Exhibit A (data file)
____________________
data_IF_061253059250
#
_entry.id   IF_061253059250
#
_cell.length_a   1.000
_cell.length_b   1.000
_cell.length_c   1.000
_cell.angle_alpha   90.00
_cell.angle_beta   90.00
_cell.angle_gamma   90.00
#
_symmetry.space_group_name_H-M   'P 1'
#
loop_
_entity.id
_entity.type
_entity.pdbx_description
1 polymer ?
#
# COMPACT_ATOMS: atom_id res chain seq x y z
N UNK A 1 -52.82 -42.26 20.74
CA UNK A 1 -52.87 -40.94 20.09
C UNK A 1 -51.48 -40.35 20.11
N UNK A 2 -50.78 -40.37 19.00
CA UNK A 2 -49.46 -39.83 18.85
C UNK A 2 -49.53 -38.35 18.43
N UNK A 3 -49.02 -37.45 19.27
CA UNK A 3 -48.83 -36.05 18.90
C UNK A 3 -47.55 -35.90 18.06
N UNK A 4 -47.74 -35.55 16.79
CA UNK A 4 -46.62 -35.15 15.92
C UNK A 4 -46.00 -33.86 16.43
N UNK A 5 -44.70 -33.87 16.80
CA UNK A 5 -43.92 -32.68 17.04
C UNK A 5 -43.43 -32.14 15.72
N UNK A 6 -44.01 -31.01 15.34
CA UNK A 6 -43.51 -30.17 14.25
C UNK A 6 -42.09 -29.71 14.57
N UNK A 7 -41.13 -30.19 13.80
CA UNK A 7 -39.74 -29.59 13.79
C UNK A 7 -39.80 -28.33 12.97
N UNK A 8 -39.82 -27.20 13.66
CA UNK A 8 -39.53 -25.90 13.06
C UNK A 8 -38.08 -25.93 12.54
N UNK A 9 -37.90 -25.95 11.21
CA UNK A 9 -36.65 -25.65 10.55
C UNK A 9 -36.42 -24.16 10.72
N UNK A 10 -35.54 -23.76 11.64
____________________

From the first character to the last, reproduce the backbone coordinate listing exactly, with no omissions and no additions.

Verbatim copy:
data_IF_061253059250
#
_entry.id   IF_061253059250
#
_cell.length_a   1.000
_cell.length_b   1.000
_cell.length_c   1.000
_cell.angle_alpha   90.00
_cell.angle_beta   90.00
_cell.angle_gamma   90.00
#
_symmetry.space_group_name_H-M   'P 1'
#
loop_
_entity.id
_entity.type
_entity.pdbx_description
1 polymer ?
#
# COMPACT_ATOMS: atom_id res chain seq x y z
N UNK A 1 -52.82 -42.26 20.74
CA UNK A 1 -52.87 -40.94 20.09
C UNK A 1 -51.48 -40.35 20.11
N UNK A 2 -50.78 -40.37 19.00
CA UNK A 2 -49.46 -39.83 18.85
C UNK A 2 -49.53 -38.35 18.43
N UNK A 3 -49.02 -37.45 19.27
CA UNK A 3 -48.83 -36.05 18.90
C UNK A 3 -47.55 -35.90 18.06
N UNK A 4 -47.74 -35.55 16.79
CA UNK A 4 -46.62 -35.15 15.92
C UNK A 4 -46.00 -33.86 16.43
N UNK A 5 -44.70 -33.87 16.80
CA UNK A 5 -43.92 -32.68 17.04
C UNK A 5 -43.43 -32.14 15.72
N UNK A 6 -44.01 -31.01 15.34
CA UNK A 6 -43.51 -30.17 14.25
C UNK A 6 -42.09 -29.71 14.57
N UNK A 7 -41.13 -30.19 13.80
CA UNK A 7 -39.74 -29.59 13.79
C UNK A 7 -39.80 -28.33 12.97
N UNK A 8 -39.82 -27.20 13.66
CA UNK A 8 -39.53 -25.90 13.06
C UNK A 8 -38.08 -25.93 12.54
N UNK A 9 -37.90 -25.95 11.21
CA UNK A 9 -36.65 -25.65 10.55
C UNK A 9 -36.42 -24.16 10.72
N UNK A 10 -35.54 -23.76 11.64